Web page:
Food Talk
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Fabulous, Fun Fiddleheads

Fiddles2What’s brilliant dark green, comes in a beautiful shape, and is chock-full of nutrients? It’s the Canadian fiddlehead from the Ostrich fern. Fiddleheads are the curled, edible shoots before they unfurl. They get their name from their shape – a fiddle head!

Loaded with vitamin A and C, and high in potassium, these seasonal delicacies are a nutritional powerhouse, rich in antioxidants and a great source of fibre and omega-3 fatty acids.

Ostrich ferns are in their coiled form for only about 2 weeks (in May in eastern Canada). Grown new in flood plains, rivers and streams, fiddleheads are most abundant in New Brunswick, southern Quebec and southern Ontario. During the rest of the year, you can buy them frozen at specialty food stores.

Fun Fiddlehead Facts

  • All ferns have fiddleheads, but in North America, the only ones safe to eat are from the Ostrich fern (a fern considered non-toxic).
  • Fiddleheads have been a staple spring vegetable in the Maritimes for hundreds of years. The earliest people known to consume the plants were the Malecite and Mi’kmaq tribes of southeastern Canada
  • Fiddleheads continue to grow in popularity. There are now commercial fiddlehead farms popping up in Ontario, Quebec and the Maritimes, with sales in the millions of dollars.
  • Mother’s Day is the traditional time for fiddlehead picking!

Cooking with Fiddleheads

  • These spring delights have a similar flavour to asparagus, and goes well in soups, salads and pastas.
  • Fiddleheads do need to be stored, prepared and cooked properly. Health experts advise it is not good to eat them raw. Cook before sautéing, frying, baking, and follow cleaning guidelines (issued by Health Canada).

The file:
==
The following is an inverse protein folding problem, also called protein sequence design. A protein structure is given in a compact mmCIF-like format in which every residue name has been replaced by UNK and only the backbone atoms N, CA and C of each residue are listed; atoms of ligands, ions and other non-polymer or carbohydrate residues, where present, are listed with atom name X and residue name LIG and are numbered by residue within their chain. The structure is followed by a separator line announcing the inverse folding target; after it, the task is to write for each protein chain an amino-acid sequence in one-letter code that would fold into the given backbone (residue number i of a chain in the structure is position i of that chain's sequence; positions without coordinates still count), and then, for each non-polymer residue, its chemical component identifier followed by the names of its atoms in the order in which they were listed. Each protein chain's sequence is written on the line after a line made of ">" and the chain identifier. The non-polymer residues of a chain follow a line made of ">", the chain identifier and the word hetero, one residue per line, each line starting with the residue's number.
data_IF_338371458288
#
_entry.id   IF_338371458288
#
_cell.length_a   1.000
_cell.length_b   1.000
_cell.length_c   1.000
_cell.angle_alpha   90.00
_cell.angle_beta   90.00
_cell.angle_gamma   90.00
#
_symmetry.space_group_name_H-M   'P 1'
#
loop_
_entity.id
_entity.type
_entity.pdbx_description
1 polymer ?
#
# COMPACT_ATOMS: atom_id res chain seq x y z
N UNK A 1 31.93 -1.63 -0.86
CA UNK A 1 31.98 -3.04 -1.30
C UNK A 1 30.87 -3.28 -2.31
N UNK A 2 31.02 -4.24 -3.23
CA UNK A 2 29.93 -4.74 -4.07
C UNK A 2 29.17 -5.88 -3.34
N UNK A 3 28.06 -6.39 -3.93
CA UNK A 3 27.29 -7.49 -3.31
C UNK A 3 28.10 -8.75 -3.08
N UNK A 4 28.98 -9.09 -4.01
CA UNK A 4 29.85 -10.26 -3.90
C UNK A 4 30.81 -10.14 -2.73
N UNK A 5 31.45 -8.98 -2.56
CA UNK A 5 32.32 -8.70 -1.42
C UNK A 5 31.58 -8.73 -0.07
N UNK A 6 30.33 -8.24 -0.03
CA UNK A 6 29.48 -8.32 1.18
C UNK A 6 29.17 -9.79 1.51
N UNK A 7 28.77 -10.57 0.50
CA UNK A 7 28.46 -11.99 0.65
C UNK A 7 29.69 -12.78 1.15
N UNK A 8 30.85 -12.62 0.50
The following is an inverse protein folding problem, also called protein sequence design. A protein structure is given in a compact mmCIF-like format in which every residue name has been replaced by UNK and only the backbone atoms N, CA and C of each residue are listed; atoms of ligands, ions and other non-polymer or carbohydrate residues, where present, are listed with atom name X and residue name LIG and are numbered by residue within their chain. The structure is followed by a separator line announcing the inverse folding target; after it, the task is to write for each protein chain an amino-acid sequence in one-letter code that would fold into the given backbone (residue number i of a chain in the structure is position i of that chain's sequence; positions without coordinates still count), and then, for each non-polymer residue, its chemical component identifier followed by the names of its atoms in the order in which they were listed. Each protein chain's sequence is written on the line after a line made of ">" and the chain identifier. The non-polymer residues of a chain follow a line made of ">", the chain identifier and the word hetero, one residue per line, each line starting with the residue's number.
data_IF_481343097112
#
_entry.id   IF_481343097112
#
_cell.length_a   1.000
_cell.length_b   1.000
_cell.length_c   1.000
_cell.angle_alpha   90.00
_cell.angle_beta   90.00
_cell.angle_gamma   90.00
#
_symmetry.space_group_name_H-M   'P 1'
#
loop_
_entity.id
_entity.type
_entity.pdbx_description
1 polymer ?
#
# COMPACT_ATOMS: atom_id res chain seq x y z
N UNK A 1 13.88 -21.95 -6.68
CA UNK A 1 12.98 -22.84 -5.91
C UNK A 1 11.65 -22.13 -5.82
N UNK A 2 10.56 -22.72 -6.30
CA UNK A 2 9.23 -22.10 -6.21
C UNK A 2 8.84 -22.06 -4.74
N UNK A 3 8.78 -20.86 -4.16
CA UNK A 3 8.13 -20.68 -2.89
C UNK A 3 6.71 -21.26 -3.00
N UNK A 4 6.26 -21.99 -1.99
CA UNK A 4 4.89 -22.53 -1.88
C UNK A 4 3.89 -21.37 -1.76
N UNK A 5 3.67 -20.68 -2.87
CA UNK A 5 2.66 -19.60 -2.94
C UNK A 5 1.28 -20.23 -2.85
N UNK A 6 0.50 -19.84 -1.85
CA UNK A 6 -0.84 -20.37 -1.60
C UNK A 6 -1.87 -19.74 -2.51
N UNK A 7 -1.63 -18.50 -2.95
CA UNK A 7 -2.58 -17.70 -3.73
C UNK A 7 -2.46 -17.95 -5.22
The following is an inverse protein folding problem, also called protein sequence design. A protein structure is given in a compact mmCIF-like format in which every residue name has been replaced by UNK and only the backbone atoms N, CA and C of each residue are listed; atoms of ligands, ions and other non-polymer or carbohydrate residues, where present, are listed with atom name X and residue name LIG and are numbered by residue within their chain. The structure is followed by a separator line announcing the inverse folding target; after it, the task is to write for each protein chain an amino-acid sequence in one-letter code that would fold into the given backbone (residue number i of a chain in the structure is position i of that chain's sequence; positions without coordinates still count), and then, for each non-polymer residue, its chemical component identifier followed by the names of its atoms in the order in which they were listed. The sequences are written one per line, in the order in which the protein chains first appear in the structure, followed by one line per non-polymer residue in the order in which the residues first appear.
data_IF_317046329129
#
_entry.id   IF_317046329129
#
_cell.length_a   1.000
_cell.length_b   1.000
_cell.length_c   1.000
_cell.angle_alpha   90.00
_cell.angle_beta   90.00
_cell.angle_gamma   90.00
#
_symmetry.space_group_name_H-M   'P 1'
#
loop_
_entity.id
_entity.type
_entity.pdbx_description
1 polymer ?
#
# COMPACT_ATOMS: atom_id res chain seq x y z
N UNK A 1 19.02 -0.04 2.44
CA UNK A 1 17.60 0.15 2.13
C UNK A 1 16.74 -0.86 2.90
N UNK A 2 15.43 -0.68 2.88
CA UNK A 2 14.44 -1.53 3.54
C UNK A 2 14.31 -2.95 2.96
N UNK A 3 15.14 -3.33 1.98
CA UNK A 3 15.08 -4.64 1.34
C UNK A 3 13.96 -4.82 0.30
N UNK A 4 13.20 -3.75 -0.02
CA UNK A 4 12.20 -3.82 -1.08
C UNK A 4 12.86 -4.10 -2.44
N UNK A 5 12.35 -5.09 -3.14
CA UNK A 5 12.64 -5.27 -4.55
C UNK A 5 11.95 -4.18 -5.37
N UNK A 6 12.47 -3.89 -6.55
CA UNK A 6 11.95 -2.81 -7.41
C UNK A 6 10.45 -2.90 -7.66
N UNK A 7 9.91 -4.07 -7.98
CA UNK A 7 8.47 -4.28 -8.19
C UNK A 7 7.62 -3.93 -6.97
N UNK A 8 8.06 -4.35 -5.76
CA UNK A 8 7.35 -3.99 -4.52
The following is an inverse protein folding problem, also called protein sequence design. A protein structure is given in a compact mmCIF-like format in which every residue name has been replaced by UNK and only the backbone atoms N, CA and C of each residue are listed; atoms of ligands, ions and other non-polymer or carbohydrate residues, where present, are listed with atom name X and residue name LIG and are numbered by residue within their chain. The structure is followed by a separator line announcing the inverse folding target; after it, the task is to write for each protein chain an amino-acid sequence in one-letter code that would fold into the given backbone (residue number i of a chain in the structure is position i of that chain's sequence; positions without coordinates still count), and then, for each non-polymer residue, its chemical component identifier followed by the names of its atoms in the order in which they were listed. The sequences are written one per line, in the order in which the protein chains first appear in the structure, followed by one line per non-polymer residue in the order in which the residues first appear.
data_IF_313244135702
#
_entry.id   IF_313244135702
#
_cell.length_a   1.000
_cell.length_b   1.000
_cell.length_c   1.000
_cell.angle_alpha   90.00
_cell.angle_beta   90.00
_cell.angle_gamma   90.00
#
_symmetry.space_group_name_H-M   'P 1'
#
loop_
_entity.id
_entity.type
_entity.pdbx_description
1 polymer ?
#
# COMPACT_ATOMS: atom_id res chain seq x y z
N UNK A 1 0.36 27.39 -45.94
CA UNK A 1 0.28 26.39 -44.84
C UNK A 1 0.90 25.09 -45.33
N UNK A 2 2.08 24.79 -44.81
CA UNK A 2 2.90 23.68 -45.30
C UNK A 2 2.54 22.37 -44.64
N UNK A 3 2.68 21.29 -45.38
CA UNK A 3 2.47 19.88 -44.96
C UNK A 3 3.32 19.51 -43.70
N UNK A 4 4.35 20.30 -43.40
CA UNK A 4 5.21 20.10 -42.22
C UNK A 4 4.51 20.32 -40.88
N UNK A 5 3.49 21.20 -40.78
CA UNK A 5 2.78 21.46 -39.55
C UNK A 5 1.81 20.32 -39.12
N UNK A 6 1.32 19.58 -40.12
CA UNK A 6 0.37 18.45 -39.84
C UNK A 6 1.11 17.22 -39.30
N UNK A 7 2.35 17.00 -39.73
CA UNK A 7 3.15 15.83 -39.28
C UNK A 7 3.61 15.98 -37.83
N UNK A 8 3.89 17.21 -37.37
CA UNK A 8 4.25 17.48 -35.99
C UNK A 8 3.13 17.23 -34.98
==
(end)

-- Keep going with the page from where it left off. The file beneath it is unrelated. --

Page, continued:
• Cook fiddleheads in a generous amount of boiling water for 15 minutes or steam them for 10 to 12 minutes until tender. Discard the water used for boiling or steaming the fiddleheads.


  • Using your fingers, remove as much of the brown papery husk on the fiddlehead as possible.
  • Wash the fiddleheads in several changes of fresh, cold water to remove any residual husk or dirt.

Fresh Fiddlehead Potato Salad


  • 3 lbs (1.3 kg) fingerling potatoes
  • 1 cup (250 mL) fresh fiddleheads
  • 2 tbsp. (30 mL) capers (optional)
  • 2 tbsp. (30 mL) mayonnaise
  • 2 tbsp. (30 mL) sour cream
  • 2 tbsp. (30 mL) grainy mustard
  • 1 tbsp. (15 mL) dill, chopped
  • 1 tbsp. (15 mL) parsley, chopped
  • 1 tbsp. (15 mL) rice vinegar
  • 1 tbsp. (15 mL) dill pickle, chopped
  • 2 tsp. (10 mL) salt
  • Fresh black pepper


  1. Slice the potatoes and boil in lightly salted water until soft, about 12-15 minutes. Drain and cool in the fridge.
  2. Cook the fiddleheads according to listed instructions.
  3. Add the mayonnaise, sour cream, mustard, herbs, vinegar, pickle, salt and pepper into a mixing bowl. Toss lightly.
  4. Add chilled potatoes to the bowl of dressing and adjust seasoning.

Goes well with grilled salmon.